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Rendering

What is rendering?

Rendering refers to the process of translating structural information into sequential information. This abstract concept is much easier to understand with an example: In Adobe After Effects, when functions and processes are created, these are the structural elements. To make these functions and processes perceptible as a video, the program must generate individual images and layer them one after another, creating a video that we can watch. Rendering is often specifically associated with the generation or image synthesis of videos and photos, but the concept applies to music as well. When a DJ combines music on a computer, it may need to be rendered into an MP3 file so that it can be played in any audio player. This process is also referred to as rendering.

How are photos rendered?

Objects in a photo are typically three-dimensional (3D). To create a photo of something that doesn't exist physically, like a car, a 3D model is needed, usually created in CAD software. This model is constructed from vectors and polygons. In the case of complex objects, the more vectors there are, the more realistic the object appears. Then, an outer layer is added to the object, such as paint for a car or brushed metal surfaces, and sometimes transparent structures like glass. To prevent the object in the photo from looking flat, it is necessary to show it in the interplay of light sources. For example, in the case of a car, reflections and shadows should be visible. Once the object is complete and positioned in the desired environment, it needs to be turned into a photo or a 360-degree spin. The process triggered in programs like Adobe's Substance 3D Stager is called rendering. The result is a JPEG or TIFF file, a flat image. The object is then rotatable, allowing photos to be rendered in any desired position. In the case of 360-degree spins, the object is rotated by, for example, 10 degrees at a time, and a photo is rendered for each rotation. These photos are then assembled in different software to allow users to independently rotate the object. Another program, a player, is required for this.

How are videos rendered?

In essence, rendering videos and movies is quite similar to rendering photos, with the added aspect of motion. Similar to a flipbook, individual images or differences from the previous image in the sequence of film frames are laid out one after the other, depending on the video's compression method. For example, when recording a video of online gameplay, rendering essentially occurs beforehand – objects are positioned correctly, and the game creates changes in the video flow. When players record the video of the game to make subsequent edits, such as adding intertitles, effects, or filters, cutting the video, and adding music, it's necessary to render these features into the video and audio tracks. This results in the final movie.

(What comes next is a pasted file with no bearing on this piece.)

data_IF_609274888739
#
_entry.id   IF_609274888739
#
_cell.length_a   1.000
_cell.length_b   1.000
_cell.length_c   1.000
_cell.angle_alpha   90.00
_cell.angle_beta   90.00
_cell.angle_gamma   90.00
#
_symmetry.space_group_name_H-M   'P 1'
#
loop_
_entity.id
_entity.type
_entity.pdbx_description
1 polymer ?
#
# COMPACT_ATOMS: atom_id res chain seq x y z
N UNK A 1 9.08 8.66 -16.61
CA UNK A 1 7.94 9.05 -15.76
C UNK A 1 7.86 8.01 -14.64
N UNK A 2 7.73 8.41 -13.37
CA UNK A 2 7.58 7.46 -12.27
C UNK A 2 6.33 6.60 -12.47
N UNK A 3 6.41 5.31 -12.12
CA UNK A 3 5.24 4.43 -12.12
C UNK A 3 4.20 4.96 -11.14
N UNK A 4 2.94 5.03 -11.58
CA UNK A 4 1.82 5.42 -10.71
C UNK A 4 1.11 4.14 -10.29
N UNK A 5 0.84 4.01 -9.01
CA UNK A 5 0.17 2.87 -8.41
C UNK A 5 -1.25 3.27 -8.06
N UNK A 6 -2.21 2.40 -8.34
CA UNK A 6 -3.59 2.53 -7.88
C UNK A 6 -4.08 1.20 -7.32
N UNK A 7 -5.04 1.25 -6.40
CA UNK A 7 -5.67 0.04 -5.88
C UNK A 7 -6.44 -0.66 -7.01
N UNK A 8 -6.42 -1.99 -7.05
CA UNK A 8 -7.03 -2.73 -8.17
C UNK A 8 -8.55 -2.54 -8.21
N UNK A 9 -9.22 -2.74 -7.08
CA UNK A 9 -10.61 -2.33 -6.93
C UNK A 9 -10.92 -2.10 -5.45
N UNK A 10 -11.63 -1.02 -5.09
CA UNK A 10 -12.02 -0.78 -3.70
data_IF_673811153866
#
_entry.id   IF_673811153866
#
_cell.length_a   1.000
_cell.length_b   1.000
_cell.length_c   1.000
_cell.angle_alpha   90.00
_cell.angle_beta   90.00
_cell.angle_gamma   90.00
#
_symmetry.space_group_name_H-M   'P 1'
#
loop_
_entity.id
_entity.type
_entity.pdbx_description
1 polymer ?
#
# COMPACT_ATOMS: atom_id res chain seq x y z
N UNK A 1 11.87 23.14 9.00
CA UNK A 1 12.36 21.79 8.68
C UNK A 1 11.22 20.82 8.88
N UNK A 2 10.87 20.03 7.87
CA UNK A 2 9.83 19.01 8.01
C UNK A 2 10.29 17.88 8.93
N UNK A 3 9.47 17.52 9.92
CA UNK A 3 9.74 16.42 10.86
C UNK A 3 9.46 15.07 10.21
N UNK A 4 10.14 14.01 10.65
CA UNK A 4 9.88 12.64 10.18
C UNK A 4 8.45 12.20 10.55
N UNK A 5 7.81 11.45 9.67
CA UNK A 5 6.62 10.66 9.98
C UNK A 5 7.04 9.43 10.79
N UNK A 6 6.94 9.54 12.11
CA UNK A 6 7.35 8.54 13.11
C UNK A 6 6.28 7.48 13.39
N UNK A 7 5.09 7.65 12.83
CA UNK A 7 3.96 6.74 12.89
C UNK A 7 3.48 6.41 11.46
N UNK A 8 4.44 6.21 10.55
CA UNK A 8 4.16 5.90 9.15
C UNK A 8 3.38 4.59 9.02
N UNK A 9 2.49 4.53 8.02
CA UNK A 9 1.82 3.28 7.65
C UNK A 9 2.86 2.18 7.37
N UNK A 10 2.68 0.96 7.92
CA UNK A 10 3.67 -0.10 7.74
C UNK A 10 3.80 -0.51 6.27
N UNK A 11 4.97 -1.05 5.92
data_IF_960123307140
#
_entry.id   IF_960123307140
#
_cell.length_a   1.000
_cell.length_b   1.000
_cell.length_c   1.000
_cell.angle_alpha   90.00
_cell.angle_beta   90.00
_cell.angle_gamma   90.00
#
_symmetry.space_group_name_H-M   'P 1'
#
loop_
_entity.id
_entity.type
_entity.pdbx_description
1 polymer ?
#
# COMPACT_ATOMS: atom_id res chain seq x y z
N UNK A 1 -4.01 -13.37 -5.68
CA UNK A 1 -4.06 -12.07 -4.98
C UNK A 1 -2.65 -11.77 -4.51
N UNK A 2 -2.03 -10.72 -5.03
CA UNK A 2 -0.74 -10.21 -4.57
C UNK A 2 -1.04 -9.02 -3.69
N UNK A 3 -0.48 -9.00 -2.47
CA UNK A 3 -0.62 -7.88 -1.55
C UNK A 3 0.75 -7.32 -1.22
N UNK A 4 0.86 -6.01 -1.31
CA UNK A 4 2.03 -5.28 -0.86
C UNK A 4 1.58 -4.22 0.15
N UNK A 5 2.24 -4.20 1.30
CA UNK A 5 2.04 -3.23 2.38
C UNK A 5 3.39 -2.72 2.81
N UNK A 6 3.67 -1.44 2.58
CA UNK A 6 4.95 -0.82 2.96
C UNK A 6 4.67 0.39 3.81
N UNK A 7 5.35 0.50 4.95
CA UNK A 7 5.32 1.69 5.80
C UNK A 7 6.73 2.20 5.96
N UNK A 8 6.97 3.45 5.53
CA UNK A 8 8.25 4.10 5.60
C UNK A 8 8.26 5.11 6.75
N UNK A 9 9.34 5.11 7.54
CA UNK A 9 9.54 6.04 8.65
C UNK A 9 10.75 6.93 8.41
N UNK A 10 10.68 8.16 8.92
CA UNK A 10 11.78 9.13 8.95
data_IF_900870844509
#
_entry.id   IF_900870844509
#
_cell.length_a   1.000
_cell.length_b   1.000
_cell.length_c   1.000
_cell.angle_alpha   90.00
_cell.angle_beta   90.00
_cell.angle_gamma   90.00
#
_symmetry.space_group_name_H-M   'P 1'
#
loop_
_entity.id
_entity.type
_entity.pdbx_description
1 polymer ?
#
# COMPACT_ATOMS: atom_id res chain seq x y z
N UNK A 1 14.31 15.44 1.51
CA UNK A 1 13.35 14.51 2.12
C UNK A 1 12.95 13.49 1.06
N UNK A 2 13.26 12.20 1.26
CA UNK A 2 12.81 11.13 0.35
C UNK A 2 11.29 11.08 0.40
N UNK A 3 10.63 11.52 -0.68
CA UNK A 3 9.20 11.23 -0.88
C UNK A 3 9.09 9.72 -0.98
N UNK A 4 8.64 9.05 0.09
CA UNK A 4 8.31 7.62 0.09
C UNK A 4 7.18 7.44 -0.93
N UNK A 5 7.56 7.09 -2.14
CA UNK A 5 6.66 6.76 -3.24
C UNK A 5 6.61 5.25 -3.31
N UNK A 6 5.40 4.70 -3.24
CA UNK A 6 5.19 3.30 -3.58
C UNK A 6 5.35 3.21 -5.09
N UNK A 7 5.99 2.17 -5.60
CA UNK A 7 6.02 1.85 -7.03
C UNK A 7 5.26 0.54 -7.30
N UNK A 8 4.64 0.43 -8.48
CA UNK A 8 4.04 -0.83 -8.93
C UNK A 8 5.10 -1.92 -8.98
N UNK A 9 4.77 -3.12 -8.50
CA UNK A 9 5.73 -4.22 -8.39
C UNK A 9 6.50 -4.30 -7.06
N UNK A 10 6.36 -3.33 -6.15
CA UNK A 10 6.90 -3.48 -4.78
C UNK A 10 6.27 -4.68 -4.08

The rendering process for movies involves several stages:

  • There are movies that consist entirely of polygons and a dynamic CAD environment – essentially, these are computer games.
  • Some movies are created in a manner quite similar to computer games but include human characters incorporated using blue or green screen techniques.
  • Then there's the post-production phase of movies. What happened previously was already rendered, and post-production involves adjustments to exposure, colors, image sharpness, along with additional effects, text, transitions, and more.

All of these requirements make the rendering process a complex procedure that demands substantial computational resources and time.

Software used for these tasks is included in Adobe CC products, and in the 3D realm, software like Blender, SketchUp, Autodesk, Cinema 4D, or Twinmotion is used.

How long does it take to render a movie?

The time required for rendering varies significantly, especially for movies. Determining factors include the complexity, resolution or level of detail, type and number of effects, the density of cuts, and other factors that affect the degree of variation between individual frames within a video. Moreover, the time required depends on the performance of the computer used for rendering. Crucial factors here include the CPU's performance, the graphics card (e.g., NVIDIA), the size and speed of the RAM, and the speed of the data storage. When it comes to RAM, the rule is essentially "more is better" – 16 GB is the minimum for acceptable speeds. A larger amount of RAM can speed up the process, provided that the software and the operating system manage it accordingly. For data storage, it's important to use SSDs as the data source for production processes. Traditional hard drives (HDDs) can be used for storage.

With appropriate hardware and not too high a resolution, rendering can be significantly faster than the final video's duration. Even at high resolutions, real-time rendering is possible. With less powerful IT equipment, rendering can take significantly longer than the planned video duration.

How is music rendered?

Music created on a computer using music editing software must be rendered in the same way as films or videos. For instance, when using programs like Magix, Steinberg, Fruity Loops (FL Studio), or Ableton, their functionality is comparable to software used for film creation. Virtual instruments (e.g., MIDI) are utilized, and the output from these instruments is manipulated. There are filters, modulators, and adjustments available for volume, treble, bass, and more. Samples can also be integrated. Once a piece of music has been created using the software, it needs to be rendered in a sequential format, such as simple MP3, FLAC, or WAV for platforms like Spotify.

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